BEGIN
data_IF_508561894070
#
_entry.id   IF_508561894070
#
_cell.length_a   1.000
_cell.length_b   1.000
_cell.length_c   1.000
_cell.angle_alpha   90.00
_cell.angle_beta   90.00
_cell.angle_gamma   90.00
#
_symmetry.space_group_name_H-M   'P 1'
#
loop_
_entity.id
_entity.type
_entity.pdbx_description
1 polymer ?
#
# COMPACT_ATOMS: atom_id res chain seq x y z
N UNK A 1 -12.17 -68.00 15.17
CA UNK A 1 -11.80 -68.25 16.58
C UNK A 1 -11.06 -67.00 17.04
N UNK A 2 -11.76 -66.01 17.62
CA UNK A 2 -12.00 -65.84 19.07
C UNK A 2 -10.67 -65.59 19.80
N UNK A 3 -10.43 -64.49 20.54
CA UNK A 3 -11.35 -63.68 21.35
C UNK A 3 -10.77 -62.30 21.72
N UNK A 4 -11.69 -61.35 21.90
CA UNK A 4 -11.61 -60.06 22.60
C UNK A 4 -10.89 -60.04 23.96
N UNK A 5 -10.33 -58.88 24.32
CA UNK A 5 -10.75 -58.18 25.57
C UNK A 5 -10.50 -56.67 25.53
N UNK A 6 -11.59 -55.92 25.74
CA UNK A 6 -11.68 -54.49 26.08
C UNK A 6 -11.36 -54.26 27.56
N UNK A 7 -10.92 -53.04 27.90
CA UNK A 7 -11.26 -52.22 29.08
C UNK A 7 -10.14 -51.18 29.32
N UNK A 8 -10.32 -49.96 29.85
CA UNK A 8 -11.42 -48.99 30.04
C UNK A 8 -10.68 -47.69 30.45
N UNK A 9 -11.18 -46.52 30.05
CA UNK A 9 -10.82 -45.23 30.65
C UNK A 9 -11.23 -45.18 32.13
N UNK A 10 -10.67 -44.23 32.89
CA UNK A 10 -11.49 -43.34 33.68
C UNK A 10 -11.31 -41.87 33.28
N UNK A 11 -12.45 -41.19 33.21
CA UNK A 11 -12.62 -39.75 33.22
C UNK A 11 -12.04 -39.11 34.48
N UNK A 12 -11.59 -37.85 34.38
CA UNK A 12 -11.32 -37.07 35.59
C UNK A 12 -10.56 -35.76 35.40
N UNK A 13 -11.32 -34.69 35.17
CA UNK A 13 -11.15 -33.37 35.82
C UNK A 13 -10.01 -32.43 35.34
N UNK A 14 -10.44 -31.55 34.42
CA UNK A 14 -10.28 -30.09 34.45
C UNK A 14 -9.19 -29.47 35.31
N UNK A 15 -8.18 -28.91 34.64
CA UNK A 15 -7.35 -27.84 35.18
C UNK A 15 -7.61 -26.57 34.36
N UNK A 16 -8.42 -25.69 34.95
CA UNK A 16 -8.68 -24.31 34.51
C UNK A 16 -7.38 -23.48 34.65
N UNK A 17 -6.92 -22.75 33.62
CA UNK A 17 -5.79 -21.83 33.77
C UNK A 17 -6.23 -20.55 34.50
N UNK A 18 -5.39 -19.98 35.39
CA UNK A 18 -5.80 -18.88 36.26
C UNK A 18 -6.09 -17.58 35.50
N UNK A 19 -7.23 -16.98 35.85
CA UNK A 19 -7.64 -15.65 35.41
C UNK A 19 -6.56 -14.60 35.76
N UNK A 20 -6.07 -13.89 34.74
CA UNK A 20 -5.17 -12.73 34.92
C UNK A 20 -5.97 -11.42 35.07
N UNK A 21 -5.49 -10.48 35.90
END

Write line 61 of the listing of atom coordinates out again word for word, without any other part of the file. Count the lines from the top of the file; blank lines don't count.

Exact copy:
CA UNK A 14 -10.28 -30.09 34.45